Washington 12 July 1826
My best friend
I yesterday wrote to you in answer to your Letter and as I suppose it will be agreeable to you to hear from the family frequently I write again to day—
Last night there was a Town meeting called in honour of your fathers memory which was immesely crowded and at which Mr. Rush and Governor Barber distinguished themselves very handsomely—It was the wish of these Gentlemen to combine the events as much as possible, doing equal justice to the lives and characters of two individuals, whose long career and very great services to the Country, excited the veneration and gratitude of a world; and wished if possible to avoid every thing that should rouse even a momentary party feeling. Mr R B. Lee however in the warmth of his zeal (it is here said for himself) immediately after the resolutions were proposed by Judge Thruston, rose and stated that he thought that this meeting was of the people, and that the Government had no right to do any thing in the business—and that it was not proper for Mr. Wirt to have the eulogy put into his hands, as he had already been chosen for Mr Jefferson; and he would oppose the resolutions as wanting in respect to John Adams; and made many remarks concerning their former political relations which were at least ill timed—Mr Rush had made so beautiful and pathetic an address to the assembly, their feelings were too much roused to admit of such observation, and Governor Barbour rose declaring himself a Citizen of the district, paying taxes, and as free as themselves to attend, and second any business that might be brought before them, and that he consider’d it an honour and should <
ext> exert and claim his privilege—The multitude supported him with clapping and cheers and when [Mr] R. B. rose again they would not permit him to proceed—and our Secretary was again loudly cheered and clappd at the close of the meeting—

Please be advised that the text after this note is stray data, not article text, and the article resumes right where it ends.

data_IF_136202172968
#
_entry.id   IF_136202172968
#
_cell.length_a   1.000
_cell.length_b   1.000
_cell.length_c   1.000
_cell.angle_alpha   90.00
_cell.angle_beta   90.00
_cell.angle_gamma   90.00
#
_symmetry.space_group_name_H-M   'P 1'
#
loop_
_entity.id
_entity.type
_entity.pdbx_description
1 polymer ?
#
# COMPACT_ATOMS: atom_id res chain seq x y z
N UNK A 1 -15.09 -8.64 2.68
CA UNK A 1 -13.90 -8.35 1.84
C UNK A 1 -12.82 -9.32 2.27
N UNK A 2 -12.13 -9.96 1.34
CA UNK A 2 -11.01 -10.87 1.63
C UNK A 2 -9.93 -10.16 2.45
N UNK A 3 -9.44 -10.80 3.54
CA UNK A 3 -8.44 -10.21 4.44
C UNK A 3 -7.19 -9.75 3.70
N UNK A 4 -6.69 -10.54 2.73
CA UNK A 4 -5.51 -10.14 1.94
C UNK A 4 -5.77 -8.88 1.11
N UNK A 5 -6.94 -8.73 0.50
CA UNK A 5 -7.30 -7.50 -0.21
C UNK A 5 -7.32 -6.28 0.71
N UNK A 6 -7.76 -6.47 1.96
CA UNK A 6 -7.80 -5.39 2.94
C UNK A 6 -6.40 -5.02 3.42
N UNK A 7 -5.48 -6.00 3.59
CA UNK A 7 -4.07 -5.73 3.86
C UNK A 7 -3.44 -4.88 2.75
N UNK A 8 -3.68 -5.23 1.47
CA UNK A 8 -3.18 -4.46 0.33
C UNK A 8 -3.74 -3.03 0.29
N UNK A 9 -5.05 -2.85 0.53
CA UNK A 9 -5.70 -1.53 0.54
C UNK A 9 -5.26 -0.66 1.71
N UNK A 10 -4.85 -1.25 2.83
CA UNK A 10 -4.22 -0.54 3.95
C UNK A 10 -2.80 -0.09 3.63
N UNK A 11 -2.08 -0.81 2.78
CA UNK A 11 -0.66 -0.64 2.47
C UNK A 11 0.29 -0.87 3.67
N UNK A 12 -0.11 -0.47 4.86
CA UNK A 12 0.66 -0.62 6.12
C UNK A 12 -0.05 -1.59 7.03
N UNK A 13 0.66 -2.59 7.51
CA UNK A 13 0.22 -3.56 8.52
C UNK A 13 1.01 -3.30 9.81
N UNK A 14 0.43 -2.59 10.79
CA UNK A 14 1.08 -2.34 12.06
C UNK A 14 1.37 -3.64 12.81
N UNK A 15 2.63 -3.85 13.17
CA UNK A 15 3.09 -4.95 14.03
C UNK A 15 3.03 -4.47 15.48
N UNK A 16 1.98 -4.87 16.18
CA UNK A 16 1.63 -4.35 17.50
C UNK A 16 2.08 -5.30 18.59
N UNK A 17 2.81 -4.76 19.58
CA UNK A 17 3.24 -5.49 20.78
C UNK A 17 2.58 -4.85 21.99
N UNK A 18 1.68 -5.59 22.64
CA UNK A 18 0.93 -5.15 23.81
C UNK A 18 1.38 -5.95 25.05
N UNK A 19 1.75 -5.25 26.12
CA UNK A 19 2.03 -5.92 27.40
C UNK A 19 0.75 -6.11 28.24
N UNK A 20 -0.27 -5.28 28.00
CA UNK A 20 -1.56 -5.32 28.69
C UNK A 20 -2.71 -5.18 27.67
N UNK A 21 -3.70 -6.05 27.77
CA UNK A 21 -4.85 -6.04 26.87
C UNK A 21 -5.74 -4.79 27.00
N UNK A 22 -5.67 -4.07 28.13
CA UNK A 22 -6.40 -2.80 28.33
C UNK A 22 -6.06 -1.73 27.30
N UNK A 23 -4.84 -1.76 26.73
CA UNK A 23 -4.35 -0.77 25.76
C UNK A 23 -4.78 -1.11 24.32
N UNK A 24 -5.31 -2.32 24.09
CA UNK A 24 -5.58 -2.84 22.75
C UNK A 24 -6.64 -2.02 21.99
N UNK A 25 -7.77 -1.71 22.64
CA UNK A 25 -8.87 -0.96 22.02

Many were there with a view of seeking mischief—but the manifestation of deep feeling and respect obliged them to be silent and to conduct themselves with propriety—Mr. Rush <
rose and made> told me that Dr Huntt rose and made some very appropriate observations with considerable effect—
Every thing has been as flattering as we could wish, and you I know will feel grateful for the personal and friendly feelings evinced—I am however much distressed to know how to behave, as my dislike to being en spectacle, leads me to avoid every thing of the sort, and I know not if it is incumbent on me to appear at the Church ceremonies, and do not [know] how I could avoid them unless I go out of Town[—]Mary is much better—The two Secretaries have gained much reputation by the propriety and energy of their conduct, and Mr. Southard got up out of a sick bed to attend tho’ I believe he took no active part—They have all been very polite and attentive to me for the which I feel very grateful—
Love to all from your affectionate
L. C. A.
The motives of Mr Lee are thought to have been kind but indiscreet—
MHi: Adams Papers.